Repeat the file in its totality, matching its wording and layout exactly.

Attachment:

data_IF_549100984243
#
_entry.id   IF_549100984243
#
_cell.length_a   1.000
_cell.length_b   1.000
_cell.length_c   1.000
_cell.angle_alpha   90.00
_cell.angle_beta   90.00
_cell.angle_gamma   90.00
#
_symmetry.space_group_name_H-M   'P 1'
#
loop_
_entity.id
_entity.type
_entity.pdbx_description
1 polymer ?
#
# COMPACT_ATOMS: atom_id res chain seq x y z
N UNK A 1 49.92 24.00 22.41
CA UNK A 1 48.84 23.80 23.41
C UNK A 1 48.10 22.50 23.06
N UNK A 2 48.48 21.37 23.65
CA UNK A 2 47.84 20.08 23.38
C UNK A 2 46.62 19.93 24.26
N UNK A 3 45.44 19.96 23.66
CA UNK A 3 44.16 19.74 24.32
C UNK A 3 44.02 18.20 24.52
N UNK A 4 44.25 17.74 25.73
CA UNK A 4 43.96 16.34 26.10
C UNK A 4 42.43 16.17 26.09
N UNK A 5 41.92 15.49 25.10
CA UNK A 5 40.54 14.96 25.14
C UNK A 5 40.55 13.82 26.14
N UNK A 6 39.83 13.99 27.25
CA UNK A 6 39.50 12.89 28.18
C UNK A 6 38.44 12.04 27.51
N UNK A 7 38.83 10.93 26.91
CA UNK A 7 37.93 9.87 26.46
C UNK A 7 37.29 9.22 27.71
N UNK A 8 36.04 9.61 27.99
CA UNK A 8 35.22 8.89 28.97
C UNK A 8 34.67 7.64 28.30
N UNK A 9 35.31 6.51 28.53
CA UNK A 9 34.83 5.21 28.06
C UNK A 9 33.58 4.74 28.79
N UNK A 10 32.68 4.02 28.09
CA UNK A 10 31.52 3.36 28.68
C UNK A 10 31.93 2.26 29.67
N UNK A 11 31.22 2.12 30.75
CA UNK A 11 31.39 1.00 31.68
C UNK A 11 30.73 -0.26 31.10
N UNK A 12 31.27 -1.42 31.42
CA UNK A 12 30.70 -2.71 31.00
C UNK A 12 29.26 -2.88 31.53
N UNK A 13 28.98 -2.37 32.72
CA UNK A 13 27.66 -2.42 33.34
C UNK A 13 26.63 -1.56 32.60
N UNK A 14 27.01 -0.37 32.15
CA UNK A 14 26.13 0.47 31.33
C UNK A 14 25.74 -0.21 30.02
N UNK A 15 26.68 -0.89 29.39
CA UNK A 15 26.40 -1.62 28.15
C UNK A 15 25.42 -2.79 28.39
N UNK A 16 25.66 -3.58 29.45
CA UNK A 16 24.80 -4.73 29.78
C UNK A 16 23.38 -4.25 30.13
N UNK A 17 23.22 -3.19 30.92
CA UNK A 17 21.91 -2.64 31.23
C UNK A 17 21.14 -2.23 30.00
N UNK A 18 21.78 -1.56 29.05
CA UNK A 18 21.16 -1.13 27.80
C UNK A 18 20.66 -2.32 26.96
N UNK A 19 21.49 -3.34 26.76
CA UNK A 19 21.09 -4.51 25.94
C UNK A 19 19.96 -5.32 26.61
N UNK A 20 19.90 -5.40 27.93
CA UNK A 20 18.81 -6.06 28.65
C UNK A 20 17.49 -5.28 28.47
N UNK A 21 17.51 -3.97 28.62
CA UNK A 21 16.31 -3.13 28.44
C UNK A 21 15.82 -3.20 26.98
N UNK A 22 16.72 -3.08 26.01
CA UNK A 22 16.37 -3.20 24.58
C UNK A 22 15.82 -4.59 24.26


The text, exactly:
data_IF_549100984243
#
_entry.id   IF_549100984243
#
_cell.length_a   1.000
_cell.length_b   1.000
_cell.length_c   1.000
_cell.angle_alpha   90.00
_cell.angle_beta   90.00
_cell.angle_gamma   90.00
#
_symmetry.space_group_name_H-M   'P 1'
#
loop_
_entity.id
_entity.type
_entity.pdbx_description
1 polymer ?
#
# COMPACT_ATOMS: atom_id res chain seq x y z
N UNK A 1 49.92 24.00 22.41
CA UNK A 1 48.84 23.80 23.41
C UNK A 1 48.10 22.50 23.06
N UNK A 2 48.48 21.37 23.65
CA UNK A 2 47.84 20.08 23.38
C UNK A 2 46.62 19.93 24.26
N UNK A 3 45.44 19.96 23.66
CA UNK A 3 44.16 19.74 24.32
C UNK A 3 44.02 18.20 24.52
N UNK A 4 44.25 17.74 25.73
CA UNK A 4 43.96 16.34 26.10
C UNK A 4 42.43 16.17 26.09
N UNK A 5 41.92 15.49 25.10
CA UNK A 5 40.54 14.96 25.14
C UNK A 5 40.55 13.82 26.14
N UNK A 6 39.83 13.99 27.25
CA UNK A 6 39.50 12.89 28.18
C UNK A 6 38.44 12.04 27.51
N UNK A 7 38.83 10.93 26.91
CA UNK A 7 37.93 9.87 26.46
C UNK A 7 37.29 9.22 27.71
N UNK A 8 36.04 9.61 27.99
CA UNK A 8 35.22 8.89 28.97
C UNK A 8 34.67 7.64 28.30
N UNK A 9 35.31 6.51 28.53
CA UNK A 9 34.83 5.21 28.06
C UNK A 9 33.58 4.74 28.79
N UNK A 10 32.68 4.02 28.09
CA UNK A 10 31.52 3.36 28.68
C UNK A 10 31.93 2.26 29.67
N UNK A 11 31.22 2.12 30.75
CA UNK A 11 31.39 1.00 31.68
C UNK A 11 30.73 -0.26 31.10
N UNK A 12 31.27 -1.42 31.42
CA UNK A 12 30.70 -2.71 31.00
C UNK A 12 29.26 -2.88 31.53
N UNK A 13 28.98 -2.37 32.72
CA UNK A 13 27.66 -2.42 33.34
C UNK A 13 26.63 -1.56 32.60
N UNK A 14 27.01 -0.37 32.15
CA UNK A 14 26.13 0.47 31.33
C UNK A 14 25.74 -0.21 30.02
N UNK A 15 26.68 -0.89 29.39
CA UNK A 15 26.40 -1.62 28.15
C UNK A 15 25.42 -2.79 28.39
N UNK A 16 25.66 -3.58 29.45
CA UNK A 16 24.80 -4.73 29.78
C UNK A 16 23.38 -4.25 30.13
N UNK A 17 23.22 -3.19 30.92
CA UNK A 17 21.91 -2.64 31.23
C UNK A 17 21.14 -2.23 30.00
N UNK A 18 21.78 -1.56 29.05
CA UNK A 18 21.16 -1.13 27.80
C UNK A 18 20.66 -2.32 26.96
N UNK A 19 21.49 -3.34 26.76
CA UNK A 19 21.09 -4.51 25.94
C UNK A 19 19.96 -5.32 26.61
N UNK A 20 19.90 -5.40 27.93
CA UNK A 20 18.81 -6.06 28.65
C UNK A 20 17.49 -5.28 28.47
N UNK A 21 17.51 -3.97 28.62
CA UNK A 21 16.31 -3.13 28.44
C UNK A 21 15.82 -3.20 26.98
N UNK A 22 16.72 -3.08 26.01
CA UNK A 22 16.37 -3.20 24.58
C UNK A 22 15.82 -4.59 24.26